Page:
For my final interview, I came into the office to give an hour-long presentation to the Executive Team on my marketing vision for the company. It felt so surreal to be looking around the room at four people spread out in different corners of the room, their faces completely invisible from their noses down. It really hammered home to me how much our communication styles and systems have had to change during this time. As a team, we now have to work to verbally communicate very clearly to make up for what can be lost when lacking facial expressions, and during video calls, body language. It’s been an adjustment that I believe we’ve adapted to very well as a team.

What are your “5 things I wish someone told me before I started leading my organization” and why. Please share a story or example for each.

  1. Your network is more valuable than your net worth: It’s easy to lose site of this in your first few years of your career. I’m fortunate to have lived in three major cities working at a high profile company which has given me the opportunity of meeting some of the best connections that are still a part of my life to this day. I cannot overstate the value of networking and ongoing nurturing of your network. Treat everyone like they could be your future boss or client.
  2. Learn multiple languages: I wish I had a crystal ball when I was in college that business would be as global as it is. The ability to speak multiple languages is an incredible asset to have in your profession toolbox.
  3. Your personal brand is not the same as your company’s brand: I am an all or nothing kind of person, but I’ve learned that, if you blur the lines between your work and your life too much, you will lose part of your own identify if and when you leave that company. It’s all about balance.
  4. Do what you love, not what people tell you that you are good at: This was always confusing to me as a kid. I was always told that I should have been a music teacher or something a little less corporate and more creative. But it never felt completely right to me. I’ve learned to apply my creativity to my business and business to my creativity.
  5. You can have more than one superpower: Side hustles that you love don’t make you too busy. They make you more energized and productive. My side hustle is being a voiceover artist and I am continuing to refine that skill. I’m fascinated by the power of sound, especially in this digital age of podcasting, streaming music, etc. More content than ever is being consumed in headphones vs on screen.

So many of us have become anxious from the dramatic jolts of the news cycle. Can you share the strategies that you have used to optimize your mental wellness during this stressful period?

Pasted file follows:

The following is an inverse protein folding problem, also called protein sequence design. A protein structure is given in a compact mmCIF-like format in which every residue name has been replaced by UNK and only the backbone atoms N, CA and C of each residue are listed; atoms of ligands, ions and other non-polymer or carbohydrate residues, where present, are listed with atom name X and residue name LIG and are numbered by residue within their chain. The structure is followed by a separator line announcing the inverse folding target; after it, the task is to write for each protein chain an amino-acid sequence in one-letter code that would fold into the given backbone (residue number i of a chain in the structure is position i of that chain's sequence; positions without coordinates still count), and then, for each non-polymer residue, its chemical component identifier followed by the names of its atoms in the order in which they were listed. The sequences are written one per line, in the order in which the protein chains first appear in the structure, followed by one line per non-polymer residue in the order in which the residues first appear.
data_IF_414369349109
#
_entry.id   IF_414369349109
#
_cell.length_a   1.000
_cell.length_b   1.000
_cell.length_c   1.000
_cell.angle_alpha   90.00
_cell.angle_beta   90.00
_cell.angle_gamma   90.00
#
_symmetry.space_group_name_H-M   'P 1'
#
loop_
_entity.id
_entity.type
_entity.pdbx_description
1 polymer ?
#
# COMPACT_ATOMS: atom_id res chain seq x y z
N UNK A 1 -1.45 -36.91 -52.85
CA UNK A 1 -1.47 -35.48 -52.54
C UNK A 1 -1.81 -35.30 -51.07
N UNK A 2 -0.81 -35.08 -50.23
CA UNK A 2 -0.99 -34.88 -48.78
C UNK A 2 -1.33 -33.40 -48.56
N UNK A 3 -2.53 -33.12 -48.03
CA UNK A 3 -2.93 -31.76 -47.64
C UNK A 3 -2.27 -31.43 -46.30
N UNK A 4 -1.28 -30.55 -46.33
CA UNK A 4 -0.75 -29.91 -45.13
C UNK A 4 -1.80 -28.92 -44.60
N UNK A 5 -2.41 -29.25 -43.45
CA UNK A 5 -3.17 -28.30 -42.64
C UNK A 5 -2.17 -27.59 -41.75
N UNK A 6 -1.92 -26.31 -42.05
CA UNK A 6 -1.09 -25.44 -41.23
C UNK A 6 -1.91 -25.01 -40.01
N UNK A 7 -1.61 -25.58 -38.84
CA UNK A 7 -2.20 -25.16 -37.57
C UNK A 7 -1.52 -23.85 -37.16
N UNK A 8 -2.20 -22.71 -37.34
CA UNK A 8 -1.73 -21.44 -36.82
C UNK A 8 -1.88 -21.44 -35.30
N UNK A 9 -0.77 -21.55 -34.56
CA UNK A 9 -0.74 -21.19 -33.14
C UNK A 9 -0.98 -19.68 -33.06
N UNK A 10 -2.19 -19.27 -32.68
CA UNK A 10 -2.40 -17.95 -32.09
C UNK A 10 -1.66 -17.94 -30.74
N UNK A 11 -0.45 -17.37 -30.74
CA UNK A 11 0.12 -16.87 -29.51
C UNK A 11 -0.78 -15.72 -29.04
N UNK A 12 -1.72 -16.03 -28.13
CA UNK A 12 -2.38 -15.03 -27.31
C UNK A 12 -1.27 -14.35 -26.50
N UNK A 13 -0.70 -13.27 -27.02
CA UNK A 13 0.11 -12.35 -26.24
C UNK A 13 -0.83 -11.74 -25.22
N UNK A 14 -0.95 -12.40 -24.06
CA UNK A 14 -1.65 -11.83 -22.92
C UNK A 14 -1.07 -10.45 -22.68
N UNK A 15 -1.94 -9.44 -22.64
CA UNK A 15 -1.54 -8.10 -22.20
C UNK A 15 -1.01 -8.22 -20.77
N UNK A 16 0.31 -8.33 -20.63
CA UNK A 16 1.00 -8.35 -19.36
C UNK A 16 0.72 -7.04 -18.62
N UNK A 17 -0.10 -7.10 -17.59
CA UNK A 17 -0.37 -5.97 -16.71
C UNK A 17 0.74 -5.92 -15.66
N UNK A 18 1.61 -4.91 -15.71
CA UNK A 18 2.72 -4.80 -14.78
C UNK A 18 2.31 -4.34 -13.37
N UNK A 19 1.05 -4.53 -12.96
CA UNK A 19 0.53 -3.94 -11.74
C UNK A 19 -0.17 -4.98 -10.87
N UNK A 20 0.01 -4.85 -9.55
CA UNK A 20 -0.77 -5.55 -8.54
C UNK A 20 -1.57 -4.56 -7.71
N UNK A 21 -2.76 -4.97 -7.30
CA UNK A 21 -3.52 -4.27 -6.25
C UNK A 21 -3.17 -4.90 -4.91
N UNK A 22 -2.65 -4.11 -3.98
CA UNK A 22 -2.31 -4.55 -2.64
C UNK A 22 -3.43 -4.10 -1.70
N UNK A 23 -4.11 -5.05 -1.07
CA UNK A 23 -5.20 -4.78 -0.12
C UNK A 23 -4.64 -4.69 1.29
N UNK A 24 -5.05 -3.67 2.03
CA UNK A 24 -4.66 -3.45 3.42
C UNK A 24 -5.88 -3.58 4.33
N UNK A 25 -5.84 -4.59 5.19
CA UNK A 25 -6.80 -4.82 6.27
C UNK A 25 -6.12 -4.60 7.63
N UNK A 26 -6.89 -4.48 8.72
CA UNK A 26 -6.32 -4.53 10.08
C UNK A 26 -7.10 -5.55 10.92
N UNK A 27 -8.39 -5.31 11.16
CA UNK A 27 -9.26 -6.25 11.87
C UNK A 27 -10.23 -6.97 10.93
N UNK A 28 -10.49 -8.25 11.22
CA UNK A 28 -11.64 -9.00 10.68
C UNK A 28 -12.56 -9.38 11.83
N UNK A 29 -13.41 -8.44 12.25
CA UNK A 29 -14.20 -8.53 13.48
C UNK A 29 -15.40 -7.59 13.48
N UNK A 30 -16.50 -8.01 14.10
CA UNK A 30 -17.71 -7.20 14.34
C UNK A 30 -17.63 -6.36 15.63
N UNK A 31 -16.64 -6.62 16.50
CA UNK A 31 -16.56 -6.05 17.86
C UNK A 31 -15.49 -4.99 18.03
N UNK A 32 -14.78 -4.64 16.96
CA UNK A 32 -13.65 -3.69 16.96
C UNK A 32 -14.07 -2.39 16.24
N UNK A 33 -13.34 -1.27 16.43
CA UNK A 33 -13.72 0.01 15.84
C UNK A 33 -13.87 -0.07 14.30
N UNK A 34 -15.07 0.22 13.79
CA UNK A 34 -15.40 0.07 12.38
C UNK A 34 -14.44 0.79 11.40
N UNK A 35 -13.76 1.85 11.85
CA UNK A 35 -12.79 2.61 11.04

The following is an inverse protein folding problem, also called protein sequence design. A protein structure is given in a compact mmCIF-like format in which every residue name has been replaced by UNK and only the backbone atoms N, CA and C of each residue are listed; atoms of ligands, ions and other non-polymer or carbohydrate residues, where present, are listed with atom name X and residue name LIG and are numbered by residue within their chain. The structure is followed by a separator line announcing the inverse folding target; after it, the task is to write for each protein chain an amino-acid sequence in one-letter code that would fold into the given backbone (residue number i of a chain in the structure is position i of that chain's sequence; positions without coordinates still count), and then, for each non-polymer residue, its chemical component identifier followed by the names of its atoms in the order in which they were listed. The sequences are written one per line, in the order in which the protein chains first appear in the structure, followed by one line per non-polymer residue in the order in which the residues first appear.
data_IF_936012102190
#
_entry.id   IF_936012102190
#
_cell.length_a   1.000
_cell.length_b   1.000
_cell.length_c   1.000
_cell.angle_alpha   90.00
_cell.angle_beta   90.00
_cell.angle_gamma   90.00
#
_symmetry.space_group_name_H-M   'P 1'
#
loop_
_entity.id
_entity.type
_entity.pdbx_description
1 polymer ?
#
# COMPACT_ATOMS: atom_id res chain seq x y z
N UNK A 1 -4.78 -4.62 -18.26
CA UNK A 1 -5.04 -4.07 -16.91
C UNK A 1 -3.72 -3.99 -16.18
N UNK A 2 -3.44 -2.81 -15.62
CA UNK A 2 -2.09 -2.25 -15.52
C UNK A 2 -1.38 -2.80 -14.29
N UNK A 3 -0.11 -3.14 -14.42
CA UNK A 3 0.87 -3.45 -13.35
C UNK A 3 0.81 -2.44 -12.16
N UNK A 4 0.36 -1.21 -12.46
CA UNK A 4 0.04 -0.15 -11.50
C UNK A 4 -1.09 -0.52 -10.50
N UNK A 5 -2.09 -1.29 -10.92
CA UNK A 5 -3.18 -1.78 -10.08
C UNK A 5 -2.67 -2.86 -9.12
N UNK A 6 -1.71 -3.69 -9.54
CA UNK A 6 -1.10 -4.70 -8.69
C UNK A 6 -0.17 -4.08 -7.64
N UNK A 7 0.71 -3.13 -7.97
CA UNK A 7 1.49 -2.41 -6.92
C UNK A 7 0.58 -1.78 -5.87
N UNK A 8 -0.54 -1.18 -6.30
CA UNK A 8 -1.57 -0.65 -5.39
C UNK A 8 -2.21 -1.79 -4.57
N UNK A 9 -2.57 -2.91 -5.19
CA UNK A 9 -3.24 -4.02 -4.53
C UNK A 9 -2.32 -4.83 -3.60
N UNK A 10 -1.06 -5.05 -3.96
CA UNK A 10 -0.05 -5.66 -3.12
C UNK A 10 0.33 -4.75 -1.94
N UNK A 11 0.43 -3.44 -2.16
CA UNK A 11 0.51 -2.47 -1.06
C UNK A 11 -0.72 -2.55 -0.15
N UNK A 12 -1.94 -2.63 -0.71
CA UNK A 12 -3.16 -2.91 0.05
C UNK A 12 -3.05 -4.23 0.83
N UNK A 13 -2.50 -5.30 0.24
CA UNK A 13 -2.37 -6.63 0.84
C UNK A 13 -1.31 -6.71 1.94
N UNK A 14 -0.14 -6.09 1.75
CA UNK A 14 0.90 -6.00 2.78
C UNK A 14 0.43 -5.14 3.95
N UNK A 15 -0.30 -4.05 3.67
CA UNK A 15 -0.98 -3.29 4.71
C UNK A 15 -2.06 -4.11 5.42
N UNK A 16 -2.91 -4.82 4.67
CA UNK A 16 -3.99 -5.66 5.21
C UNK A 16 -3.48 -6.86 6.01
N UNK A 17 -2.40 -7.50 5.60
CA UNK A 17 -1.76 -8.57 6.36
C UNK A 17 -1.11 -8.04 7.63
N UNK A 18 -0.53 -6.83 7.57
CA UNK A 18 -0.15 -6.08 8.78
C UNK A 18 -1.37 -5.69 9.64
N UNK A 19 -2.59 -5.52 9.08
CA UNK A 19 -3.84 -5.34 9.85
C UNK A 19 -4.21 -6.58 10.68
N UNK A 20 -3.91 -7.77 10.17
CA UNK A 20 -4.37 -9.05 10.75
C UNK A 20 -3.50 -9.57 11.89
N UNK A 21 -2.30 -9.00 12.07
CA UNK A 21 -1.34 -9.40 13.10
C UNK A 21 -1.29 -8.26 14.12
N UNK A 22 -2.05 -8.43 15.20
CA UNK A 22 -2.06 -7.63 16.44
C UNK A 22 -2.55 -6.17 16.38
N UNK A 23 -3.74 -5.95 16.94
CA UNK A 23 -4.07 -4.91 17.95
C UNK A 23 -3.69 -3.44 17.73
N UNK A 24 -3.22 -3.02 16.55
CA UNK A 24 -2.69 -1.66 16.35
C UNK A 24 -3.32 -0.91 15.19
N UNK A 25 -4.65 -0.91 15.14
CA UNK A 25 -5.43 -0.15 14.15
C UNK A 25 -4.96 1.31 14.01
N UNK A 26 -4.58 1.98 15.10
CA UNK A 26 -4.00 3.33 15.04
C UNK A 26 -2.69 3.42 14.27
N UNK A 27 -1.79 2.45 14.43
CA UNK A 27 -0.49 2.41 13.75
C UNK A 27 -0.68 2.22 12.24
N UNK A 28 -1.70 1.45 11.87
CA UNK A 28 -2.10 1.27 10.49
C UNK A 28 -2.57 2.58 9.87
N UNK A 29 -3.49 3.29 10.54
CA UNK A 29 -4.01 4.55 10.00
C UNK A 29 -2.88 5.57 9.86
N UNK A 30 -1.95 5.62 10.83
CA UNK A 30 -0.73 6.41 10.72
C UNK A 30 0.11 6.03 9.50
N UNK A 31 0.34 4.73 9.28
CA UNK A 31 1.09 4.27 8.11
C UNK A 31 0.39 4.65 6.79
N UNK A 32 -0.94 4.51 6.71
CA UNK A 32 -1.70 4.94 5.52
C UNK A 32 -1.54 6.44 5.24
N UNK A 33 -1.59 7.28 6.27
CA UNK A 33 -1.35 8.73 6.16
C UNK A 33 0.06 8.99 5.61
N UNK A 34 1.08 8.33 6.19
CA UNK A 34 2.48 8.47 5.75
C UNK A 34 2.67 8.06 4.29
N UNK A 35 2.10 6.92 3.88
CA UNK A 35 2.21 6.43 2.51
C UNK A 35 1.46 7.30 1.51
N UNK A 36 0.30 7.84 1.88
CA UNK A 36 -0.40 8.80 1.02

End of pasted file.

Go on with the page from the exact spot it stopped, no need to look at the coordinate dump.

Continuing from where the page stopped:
1. Humor: There’s always something to laugh about. Sometimes I need a little levity and sometimes people around me do. I try to stay elevated and see the humor in everything.
  2. Setting aside dedicated times to check the news: Coming from a PR background, I’m wired to obsess over the news no matter what. At the start of the pandemic, this was detrimental to my mental health. Now, I deliberately avoid the headlines during working hours and two hours before bedtime.
  3. Staying active: While I’m not able to go to an indoor gym during the pandemic and get a full workout, I still have my routine at home which I do every day. Sometimes it’s for an hour and sometimes it’s only for 10 minute, but that little rush of natural endorphins can make all the difference.

You are a person of great influence. If you could inspire a movement that would bring the most amount of good to the most amount of people, what would that be?

A few years ago, I started incorporating one small change that has increased my happiness level exponentially: The first two words I say out loud each morning are: “thank you”. Then, I work to free my mind from any conflict or negativity before I step out of bed. It sounds so simple and perhaps silly, but it’s made me feel so much more peace with myself — so I would love to inspire as many people as possible to give it a try.

Is there a person in the world whom you would love to have lunch with, and why? Maybe we can tag them and see what happens!

I think this is where I’m supposed to say something like Sheryl Sandberg, Tony Robbins or Bill Gates, but if I’m being totally honest, I would be honored to have lunch with Pitbull. That guy has created an empire of his own that is nothing short of brilliant, inspiring and fun. I also respect the work that he is doing with school kids. So Pitbull, if you’re reading this, let’s meet for lunch over Zoom really soon!

How can our readers follow you online?

You can follow me on LinkedIn

Instagram: @libbypigg

SoundCloud: https://soundcloud.com/elysabeth/libbypigg_vo

Thank you so much for sharing these important insights. We wish you continued success and good health!